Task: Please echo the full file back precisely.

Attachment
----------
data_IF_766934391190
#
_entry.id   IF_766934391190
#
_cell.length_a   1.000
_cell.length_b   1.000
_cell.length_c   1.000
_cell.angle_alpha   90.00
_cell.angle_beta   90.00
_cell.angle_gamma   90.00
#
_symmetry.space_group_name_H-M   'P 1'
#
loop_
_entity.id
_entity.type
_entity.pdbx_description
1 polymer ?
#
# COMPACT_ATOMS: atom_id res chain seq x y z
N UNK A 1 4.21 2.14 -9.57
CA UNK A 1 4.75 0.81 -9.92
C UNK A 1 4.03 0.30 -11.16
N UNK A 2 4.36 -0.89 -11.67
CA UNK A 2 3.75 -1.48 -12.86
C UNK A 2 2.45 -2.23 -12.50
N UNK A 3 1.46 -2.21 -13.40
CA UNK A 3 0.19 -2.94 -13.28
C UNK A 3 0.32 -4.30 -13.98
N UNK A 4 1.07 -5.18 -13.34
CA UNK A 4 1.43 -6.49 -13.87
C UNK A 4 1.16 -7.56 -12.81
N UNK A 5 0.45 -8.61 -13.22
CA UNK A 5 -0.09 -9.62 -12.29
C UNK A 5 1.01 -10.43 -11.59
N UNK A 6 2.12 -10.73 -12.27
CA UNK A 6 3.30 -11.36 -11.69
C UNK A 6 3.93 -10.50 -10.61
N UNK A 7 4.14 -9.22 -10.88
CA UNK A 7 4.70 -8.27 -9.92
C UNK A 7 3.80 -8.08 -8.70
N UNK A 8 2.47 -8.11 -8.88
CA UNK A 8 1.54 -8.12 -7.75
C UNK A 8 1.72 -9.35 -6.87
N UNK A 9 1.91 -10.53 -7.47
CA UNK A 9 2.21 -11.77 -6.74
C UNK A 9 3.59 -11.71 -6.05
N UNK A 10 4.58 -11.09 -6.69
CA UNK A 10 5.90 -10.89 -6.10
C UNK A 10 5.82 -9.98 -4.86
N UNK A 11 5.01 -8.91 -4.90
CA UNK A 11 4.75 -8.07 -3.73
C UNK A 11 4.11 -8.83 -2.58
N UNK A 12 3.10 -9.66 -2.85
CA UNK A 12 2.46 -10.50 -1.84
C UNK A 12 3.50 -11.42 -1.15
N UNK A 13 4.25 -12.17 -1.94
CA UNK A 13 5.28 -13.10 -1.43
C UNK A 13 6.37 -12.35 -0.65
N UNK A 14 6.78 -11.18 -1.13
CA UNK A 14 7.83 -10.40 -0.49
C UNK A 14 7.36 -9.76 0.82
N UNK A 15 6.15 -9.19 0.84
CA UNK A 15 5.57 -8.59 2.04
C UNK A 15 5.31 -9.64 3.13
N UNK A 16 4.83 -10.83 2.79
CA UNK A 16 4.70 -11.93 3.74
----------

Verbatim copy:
data_IF_766934391190
#
_entry.id   IF_766934391190
#
_cell.length_a   1.000
_cell.length_b   1.000
_cell.length_c   1.000
_cell.angle_alpha   90.00
_cell.angle_beta   90.00
_cell.angle_gamma   90.00
#
_symmetry.space_group_name_H-M   'P 1'
#
loop_
_entity.id
_entity.type
_entity.pdbx_description
1 polymer ?
#
# COMPACT_ATOMS: atom_id res chain seq x y z
N UNK A 1 4.21 2.14 -9.57
CA UNK A 1 4.75 0.81 -9.92
C UNK A 1 4.03 0.30 -11.16
N UNK A 2 4.36 -0.89 -11.67
CA UNK A 2 3.75 -1.48 -12.86
C UNK A 2 2.45 -2.23 -12.50
N UNK A 3 1.46 -2.21 -13.40
CA UNK A 3 0.19 -2.94 -13.28
C UNK A 3 0.32 -4.30 -13.98
N UNK A 4 1.07 -5.18 -13.34
CA UNK A 4 1.43 -6.49 -13.87
C UNK A 4 1.16 -7.56 -12.81
N UNK A 5 0.45 -8.61 -13.22
CA UNK A 5 -0.09 -9.62 -12.29
C UNK A 5 1.01 -10.43 -11.59
N UNK A 6 2.12 -10.73 -12.27
CA UNK A 6 3.30 -11.36 -11.69
C UNK A 6 3.93 -10.50 -10.61
N UNK A 7 4.14 -9.22 -10.88
CA UNK A 7 4.70 -8.27 -9.92
C UNK A 7 3.80 -8.08 -8.70
N UNK A 8 2.47 -8.11 -8.88
CA UNK A 8 1.54 -8.12 -7.75
C UNK A 8 1.72 -9.35 -6.87
N UNK A 9 1.91 -10.53 -7.47
CA UNK A 9 2.21 -11.77 -6.74
C UNK A 9 3.59 -11.71 -6.05
N UNK A 10 4.58 -11.09 -6.69
CA UNK A 10 5.90 -10.89 -6.10
C UNK A 10 5.82 -9.98 -4.86
N UNK A 11 5.01 -8.91 -4.90
CA UNK A 11 4.75 -8.07 -3.73
C UNK A 11 4.11 -8.83 -2.58
N UNK A 12 3.10 -9.66 -2.85
CA UNK A 12 2.46 -10.50 -1.84
C UNK A 12 3.50 -11.42 -1.15
N UNK A 13 4.25 -12.17 -1.94
CA UNK A 13 5.28 -13.10 -1.43
C UNK A 13 6.37 -12.35 -0.65
N UNK A 14 6.78 -11.18 -1.13
CA UNK A 14 7.83 -10.40 -0.49
C UNK A 14 7.36 -9.76 0.82
N UNK A 15 6.15 -9.19 0.84
CA UNK A 15 5.57 -8.59 2.04
C UNK A 15 5.31 -9.64 3.13
N UNK A 16 4.83 -10.83 2.79
CA UNK A 16 4.70 -11.93 3.74